Eric Davis thought he had it together.
He was in a relationship, had three little boys, and a home. But it all fell out from under him.
“That repetitive cycle every week, drinking, partying,” said Davis. “You get paid Friday and you don’t have any money by Sunday night.”
His employer suggested he go into rehab. Davis even graduated from a program at the Salvation Army, but fell off the wagon.
Davis got caught for a minor drug charge, but the judge let him go back into rehab. He found himself homeless, living in a shelter.
“It’s humbling,” said Davis.
Eventually he ended up in a treatment program at the Guiding Light Mission. That’s where he met Mike Richman.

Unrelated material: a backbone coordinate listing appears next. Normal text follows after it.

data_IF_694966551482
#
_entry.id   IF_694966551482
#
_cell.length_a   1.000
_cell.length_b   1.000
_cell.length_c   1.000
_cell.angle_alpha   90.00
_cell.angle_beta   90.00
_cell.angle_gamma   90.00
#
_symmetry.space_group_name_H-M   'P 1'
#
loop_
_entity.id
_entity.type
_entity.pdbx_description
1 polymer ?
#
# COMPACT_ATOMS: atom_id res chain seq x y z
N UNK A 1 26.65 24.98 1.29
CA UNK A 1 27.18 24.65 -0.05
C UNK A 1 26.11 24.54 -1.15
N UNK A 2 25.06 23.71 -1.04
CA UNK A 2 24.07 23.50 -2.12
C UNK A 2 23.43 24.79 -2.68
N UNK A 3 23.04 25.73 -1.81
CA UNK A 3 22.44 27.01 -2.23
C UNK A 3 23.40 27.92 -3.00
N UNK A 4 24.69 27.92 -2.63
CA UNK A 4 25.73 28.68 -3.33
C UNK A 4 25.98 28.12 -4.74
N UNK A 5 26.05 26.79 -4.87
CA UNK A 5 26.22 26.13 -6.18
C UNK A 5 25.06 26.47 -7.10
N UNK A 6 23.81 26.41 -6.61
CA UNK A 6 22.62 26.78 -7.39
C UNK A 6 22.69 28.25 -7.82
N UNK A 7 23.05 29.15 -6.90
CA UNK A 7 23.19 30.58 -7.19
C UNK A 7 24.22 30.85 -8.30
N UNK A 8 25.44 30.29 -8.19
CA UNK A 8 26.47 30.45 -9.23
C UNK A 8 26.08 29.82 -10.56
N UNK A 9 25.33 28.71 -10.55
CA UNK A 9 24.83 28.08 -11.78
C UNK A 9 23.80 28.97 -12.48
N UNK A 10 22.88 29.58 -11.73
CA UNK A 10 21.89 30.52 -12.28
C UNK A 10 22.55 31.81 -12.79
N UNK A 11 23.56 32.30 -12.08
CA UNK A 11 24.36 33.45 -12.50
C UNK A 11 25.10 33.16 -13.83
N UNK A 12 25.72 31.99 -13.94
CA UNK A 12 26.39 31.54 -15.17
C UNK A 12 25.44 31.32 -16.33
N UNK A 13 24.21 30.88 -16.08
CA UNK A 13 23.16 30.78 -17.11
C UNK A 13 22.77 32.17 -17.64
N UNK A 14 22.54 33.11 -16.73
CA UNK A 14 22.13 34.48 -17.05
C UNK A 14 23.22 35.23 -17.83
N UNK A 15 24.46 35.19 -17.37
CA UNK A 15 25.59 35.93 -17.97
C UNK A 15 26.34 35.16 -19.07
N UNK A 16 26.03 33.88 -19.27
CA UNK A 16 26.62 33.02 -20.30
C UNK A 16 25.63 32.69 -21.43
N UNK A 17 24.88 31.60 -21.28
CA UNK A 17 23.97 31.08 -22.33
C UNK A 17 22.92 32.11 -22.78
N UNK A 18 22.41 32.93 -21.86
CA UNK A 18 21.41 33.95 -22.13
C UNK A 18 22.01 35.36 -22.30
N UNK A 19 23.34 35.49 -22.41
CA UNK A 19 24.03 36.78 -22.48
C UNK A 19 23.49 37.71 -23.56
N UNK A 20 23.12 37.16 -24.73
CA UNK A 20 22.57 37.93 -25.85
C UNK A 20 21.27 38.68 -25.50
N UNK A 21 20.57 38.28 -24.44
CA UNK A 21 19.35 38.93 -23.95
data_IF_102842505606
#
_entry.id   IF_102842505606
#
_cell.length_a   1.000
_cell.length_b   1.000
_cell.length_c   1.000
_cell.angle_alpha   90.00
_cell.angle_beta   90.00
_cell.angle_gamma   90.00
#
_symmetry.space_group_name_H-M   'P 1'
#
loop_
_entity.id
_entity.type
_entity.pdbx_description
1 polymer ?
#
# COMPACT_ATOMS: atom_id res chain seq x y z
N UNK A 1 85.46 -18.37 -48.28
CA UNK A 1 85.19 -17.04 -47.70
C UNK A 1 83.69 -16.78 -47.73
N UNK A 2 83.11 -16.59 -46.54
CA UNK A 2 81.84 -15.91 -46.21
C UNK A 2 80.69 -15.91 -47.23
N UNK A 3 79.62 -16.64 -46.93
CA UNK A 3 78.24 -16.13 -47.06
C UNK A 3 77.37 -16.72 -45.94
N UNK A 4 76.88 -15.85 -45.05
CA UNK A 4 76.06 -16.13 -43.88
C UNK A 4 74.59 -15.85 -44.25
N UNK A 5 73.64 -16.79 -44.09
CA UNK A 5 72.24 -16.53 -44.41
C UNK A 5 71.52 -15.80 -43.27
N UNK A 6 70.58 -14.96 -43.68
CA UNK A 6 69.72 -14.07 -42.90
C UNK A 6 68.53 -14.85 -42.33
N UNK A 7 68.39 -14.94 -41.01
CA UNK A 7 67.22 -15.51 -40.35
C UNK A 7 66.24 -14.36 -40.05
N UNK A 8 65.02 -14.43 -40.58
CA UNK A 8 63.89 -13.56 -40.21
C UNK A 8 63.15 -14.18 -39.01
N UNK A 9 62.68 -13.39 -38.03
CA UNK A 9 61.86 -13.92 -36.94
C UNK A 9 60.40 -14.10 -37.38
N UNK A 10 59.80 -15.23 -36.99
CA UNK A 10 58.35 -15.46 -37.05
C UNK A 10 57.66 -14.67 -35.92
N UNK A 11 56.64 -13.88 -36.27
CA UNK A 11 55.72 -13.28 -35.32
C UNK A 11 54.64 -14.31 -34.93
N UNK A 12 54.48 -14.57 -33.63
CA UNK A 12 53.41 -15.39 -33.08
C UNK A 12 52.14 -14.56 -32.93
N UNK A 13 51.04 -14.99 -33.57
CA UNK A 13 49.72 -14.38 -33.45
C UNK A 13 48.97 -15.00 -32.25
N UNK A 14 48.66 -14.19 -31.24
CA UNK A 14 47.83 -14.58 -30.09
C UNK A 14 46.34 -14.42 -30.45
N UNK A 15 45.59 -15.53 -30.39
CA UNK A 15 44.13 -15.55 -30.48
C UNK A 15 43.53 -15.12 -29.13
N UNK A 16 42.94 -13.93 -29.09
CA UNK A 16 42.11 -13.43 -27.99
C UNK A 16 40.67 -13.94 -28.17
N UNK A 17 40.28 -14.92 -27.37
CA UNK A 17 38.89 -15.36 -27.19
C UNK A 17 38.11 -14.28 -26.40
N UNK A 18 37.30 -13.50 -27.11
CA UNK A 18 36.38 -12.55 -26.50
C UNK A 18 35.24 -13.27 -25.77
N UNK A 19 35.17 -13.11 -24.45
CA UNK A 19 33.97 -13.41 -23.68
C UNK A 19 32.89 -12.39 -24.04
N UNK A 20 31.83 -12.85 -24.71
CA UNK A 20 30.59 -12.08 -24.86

“He was kind of an angry young man,” said Davis.
Richman hadn’t just heard a story like Davis’, he lived it. Richman is a recovered alcoholic with eight years clean.
But before that, he worked in sales and got sucked up into the social life.
“Eventually if you drink long enough you end up in the hospital,” said Richman. “And I ended up in the hospital with about 90 percent of my liver destroyed.”
It’s a rough story. Clients like Davis can relate with someone who knows the struggle.
“I couldn’t lie to him, I couldn’t try to pull a wise guy,” said Davis. “I couldn’t try to fool him because with him being a recovering alcoholic, he’s been where I’ve been.”
Davis has graduated from the Mission’s treatment program and now has a job working as the House Overseer at Guiding Light. He manages all the day-to-day responsibilities of the men at the mission.Copyright © 2014, The Baltimore Sun